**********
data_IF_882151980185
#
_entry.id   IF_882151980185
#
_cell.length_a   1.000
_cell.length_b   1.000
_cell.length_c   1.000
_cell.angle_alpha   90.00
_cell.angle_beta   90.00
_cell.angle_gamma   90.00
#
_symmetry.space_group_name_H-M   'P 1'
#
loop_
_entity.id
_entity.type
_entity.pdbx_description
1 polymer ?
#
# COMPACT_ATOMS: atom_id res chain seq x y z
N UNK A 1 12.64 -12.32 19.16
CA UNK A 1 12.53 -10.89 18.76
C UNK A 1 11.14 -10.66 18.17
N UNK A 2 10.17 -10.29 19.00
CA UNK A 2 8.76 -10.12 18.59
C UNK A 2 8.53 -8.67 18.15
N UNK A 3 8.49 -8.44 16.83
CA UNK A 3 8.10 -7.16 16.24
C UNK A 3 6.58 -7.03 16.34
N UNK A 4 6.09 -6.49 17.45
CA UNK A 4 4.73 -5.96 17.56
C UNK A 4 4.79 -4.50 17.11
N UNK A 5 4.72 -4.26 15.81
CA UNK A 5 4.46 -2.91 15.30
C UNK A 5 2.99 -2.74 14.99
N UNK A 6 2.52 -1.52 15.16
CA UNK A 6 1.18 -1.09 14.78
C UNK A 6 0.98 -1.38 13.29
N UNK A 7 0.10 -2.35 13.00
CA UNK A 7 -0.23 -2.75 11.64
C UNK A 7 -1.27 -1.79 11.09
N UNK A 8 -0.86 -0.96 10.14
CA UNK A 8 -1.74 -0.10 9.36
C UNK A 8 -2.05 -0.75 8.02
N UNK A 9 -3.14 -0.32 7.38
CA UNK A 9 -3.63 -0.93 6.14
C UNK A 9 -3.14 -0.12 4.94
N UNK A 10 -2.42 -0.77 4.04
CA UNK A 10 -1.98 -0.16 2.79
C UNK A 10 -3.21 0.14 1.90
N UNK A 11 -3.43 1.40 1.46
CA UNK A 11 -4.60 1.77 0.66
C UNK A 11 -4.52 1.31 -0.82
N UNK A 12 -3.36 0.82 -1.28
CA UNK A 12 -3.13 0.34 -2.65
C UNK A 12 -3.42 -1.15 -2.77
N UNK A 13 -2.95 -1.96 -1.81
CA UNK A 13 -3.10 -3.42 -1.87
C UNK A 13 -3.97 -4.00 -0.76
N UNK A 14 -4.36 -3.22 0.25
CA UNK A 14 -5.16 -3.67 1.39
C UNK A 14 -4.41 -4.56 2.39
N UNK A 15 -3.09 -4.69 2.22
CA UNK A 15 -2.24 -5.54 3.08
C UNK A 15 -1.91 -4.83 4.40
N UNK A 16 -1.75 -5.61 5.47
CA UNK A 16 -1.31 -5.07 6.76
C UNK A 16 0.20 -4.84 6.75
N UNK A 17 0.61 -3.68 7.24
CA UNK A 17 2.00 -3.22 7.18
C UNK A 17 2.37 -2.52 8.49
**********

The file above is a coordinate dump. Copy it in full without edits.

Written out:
data_IF_882151980185
#
_entry.id   IF_882151980185
#
_cell.length_a   1.000
_cell.length_b   1.000
_cell.length_c   1.000
_cell.angle_alpha   90.00
_cell.angle_beta   90.00
_cell.angle_gamma   90.00
#
_symmetry.space_group_name_H-M   'P 1'
#
loop_
_entity.id
_entity.type
_entity.pdbx_description
1 polymer ?
#
# COMPACT_ATOMS: atom_id res chain seq x y z
N UNK A 1 12.64 -12.32 19.16
CA UNK A 1 12.53 -10.89 18.76
C UNK A 1 11.14 -10.66 18.17
N UNK A 2 10.17 -10.29 19.00
CA UNK A 2 8.76 -10.12 18.59
C UNK A 2 8.53 -8.67 18.15
N UNK A 3 8.49 -8.44 16.83
CA UNK A 3 8.10 -7.16 16.24
C UNK A 3 6.58 -7.03 16.34
N UNK A 4 6.09 -6.49 17.45
CA UNK A 4 4.73 -5.96 17.56
C UNK A 4 4.79 -4.50 17.11
N UNK A 5 4.72 -4.26 15.81
CA UNK A 5 4.46 -2.91 15.30
C UNK A 5 2.99 -2.74 14.99
N UNK A 6 2.52 -1.52 15.16
CA UNK A 6 1.18 -1.09 14.78
C UNK A 6 0.98 -1.38 13.29
N UNK A 7 0.10 -2.35 13.00
CA UNK A 7 -0.23 -2.75 11.64
C UNK A 7 -1.27 -1.79 11.09
N UNK A 8 -0.86 -0.96 10.14
CA UNK A 8 -1.74 -0.10 9.36
C UNK A 8 -2.05 -0.75 8.02
N UNK A 9 -3.14 -0.32 7.38
CA UNK A 9 -3.63 -0.93 6.14
C UNK A 9 -3.14 -0.12 4.94
N UNK A 10 -2.42 -0.77 4.04
CA UNK A 10 -1.98 -0.16 2.79
C UNK A 10 -3.21 0.14 1.90
N UNK A 11 -3.43 1.40 1.46
CA UNK A 11 -4.60 1.77 0.66
C UNK A 11 -4.52 1.31 -0.82
N UNK A 12 -3.36 0.82 -1.28
CA UNK A 12 -3.13 0.34 -2.65
C UNK A 12 -3.42 -1.15 -2.77
N UNK A 13 -2.95 -1.96 -1.81
CA UNK A 13 -3.10 -3.42 -1.87
C UNK A 13 -3.97 -4.00 -0.76
N UNK A 14 -4.36 -3.22 0.25
CA UNK A 14 -5.16 -3.67 1.39
C UNK A 14 -4.41 -4.56 2.39
N UNK A 15 -3.09 -4.69 2.22
CA UNK A 15 -2.24 -5.54 3.08
C UNK A 15 -1.91 -4.83 4.40
N UNK A 16 -1.75 -5.61 5.47
CA UNK A 16 -1.31 -5.07 6.76
C UNK A 16 0.20 -4.84 6.75
N UNK A 17 0.61 -3.68 7.24
CA UNK A 17 2.00 -3.22 7.18
C UNK A 17 2.37 -2.52 8.49